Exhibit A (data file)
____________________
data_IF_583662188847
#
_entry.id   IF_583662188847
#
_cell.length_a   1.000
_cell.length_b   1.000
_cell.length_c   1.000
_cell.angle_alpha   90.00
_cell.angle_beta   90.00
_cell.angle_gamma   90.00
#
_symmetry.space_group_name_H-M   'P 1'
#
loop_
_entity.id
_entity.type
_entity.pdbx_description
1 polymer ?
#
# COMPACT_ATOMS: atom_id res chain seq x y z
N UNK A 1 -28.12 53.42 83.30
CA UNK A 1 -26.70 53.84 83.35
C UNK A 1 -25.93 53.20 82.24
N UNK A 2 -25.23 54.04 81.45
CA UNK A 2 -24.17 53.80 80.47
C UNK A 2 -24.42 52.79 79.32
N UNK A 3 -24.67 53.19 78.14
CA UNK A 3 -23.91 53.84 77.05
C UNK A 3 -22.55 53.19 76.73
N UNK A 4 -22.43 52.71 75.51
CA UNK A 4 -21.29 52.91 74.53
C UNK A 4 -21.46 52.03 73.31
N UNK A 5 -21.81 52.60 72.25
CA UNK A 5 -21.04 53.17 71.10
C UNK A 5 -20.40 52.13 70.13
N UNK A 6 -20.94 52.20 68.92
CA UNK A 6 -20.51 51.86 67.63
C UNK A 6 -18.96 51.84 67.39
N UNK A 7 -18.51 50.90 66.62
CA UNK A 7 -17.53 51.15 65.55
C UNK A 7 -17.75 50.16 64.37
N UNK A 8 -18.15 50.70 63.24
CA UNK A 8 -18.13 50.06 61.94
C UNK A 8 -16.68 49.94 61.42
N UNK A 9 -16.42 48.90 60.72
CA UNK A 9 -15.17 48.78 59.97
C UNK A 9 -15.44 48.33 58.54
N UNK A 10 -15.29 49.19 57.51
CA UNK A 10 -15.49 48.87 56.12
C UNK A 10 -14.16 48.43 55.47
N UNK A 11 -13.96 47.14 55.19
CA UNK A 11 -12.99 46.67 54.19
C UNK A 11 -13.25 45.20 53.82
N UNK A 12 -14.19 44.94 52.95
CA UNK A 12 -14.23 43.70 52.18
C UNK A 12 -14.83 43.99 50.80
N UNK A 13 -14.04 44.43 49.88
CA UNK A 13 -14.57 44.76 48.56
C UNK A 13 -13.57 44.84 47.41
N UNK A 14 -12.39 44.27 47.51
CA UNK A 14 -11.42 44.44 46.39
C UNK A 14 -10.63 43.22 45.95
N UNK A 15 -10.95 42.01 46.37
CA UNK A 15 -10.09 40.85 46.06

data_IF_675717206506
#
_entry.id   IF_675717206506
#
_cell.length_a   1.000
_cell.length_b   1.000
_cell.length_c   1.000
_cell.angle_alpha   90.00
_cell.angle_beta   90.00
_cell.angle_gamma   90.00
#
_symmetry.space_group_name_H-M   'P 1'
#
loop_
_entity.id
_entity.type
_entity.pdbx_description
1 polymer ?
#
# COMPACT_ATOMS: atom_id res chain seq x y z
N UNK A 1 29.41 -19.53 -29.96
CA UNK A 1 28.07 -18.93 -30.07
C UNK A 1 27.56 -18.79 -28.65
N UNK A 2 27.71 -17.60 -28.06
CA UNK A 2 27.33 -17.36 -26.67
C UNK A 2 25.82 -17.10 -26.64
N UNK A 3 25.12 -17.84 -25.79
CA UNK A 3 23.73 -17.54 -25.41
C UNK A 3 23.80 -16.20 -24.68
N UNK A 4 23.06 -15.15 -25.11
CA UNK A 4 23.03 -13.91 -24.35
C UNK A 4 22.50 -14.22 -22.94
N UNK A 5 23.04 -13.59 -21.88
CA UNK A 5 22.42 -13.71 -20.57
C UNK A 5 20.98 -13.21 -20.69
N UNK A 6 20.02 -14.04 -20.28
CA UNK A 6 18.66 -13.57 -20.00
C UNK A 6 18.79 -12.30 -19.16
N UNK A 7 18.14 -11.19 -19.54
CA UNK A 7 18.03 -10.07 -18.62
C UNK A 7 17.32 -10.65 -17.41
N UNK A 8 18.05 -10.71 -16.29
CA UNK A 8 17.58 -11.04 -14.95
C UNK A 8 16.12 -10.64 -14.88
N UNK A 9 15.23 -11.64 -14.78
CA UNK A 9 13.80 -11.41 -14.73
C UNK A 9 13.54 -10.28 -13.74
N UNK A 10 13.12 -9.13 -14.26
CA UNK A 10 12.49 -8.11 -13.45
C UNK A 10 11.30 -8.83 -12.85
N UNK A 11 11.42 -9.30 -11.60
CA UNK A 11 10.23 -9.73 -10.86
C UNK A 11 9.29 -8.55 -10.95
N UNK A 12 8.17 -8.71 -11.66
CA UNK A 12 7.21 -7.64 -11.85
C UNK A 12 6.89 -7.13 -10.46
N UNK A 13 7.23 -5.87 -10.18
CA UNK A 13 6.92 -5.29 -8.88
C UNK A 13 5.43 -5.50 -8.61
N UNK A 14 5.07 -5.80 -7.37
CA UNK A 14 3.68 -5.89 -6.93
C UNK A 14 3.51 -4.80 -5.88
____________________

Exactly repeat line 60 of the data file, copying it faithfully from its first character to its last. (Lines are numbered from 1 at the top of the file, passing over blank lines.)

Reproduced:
N UNK A 14 -12.39 44.27 47.51